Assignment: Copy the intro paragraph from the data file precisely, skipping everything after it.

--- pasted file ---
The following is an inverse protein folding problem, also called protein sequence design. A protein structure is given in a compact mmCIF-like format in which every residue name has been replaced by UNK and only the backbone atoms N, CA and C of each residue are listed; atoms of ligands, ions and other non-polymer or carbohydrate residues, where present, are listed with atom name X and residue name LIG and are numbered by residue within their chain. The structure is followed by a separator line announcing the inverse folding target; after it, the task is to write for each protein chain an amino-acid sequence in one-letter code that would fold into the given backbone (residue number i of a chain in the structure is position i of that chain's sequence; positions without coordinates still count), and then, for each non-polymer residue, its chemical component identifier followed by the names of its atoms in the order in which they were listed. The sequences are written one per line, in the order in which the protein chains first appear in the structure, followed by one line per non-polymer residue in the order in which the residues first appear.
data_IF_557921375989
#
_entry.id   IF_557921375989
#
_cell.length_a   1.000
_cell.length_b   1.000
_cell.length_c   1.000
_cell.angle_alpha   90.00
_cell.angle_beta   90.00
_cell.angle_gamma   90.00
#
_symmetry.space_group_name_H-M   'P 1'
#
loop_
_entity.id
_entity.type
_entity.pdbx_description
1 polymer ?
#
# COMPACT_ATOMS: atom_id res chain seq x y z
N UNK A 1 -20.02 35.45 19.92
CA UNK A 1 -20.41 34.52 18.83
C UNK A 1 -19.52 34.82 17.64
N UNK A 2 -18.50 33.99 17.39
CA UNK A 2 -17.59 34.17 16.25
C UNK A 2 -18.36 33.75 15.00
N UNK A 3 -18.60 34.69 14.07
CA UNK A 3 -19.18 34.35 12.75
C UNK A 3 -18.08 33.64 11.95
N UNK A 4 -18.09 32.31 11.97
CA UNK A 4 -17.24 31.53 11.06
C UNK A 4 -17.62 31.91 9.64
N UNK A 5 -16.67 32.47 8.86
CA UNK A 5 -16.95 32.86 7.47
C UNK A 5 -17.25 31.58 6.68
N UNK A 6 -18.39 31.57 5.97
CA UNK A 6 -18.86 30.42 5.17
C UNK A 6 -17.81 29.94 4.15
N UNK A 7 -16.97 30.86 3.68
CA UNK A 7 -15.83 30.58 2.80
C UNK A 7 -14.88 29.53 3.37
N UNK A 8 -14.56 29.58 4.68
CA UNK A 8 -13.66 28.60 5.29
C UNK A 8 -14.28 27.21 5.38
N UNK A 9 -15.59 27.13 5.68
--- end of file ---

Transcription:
The following is an inverse protein folding problem, also called protein sequence design. A protein structure is given in a compact mmCIF-like format in which every residue name has been replaced by UNK and only the backbone atoms N, CA and C of each residue are listed; atoms of ligands, ions and other non-polymer or carbohydrate residues, where present, are listed with atom name X and residue name LIG and are numbered by residue within their chain. The structure is followed by a separator line announcing the inverse folding target; after it, the task is to write for each protein chain an amino-acid sequence in one-letter code that would fold into the given backbone (residue number i of a chain in the structure is position i of that chain's sequence; positions without coordinates still count), and then, for each non-polymer residue, its chemical component identifier followed by the names of its atoms in the order in which they were listed. The sequences are written one per line, in the order in which the protein chains first appear in the structure, followed by one line per non-polymer residue in the order in which the residues first appear.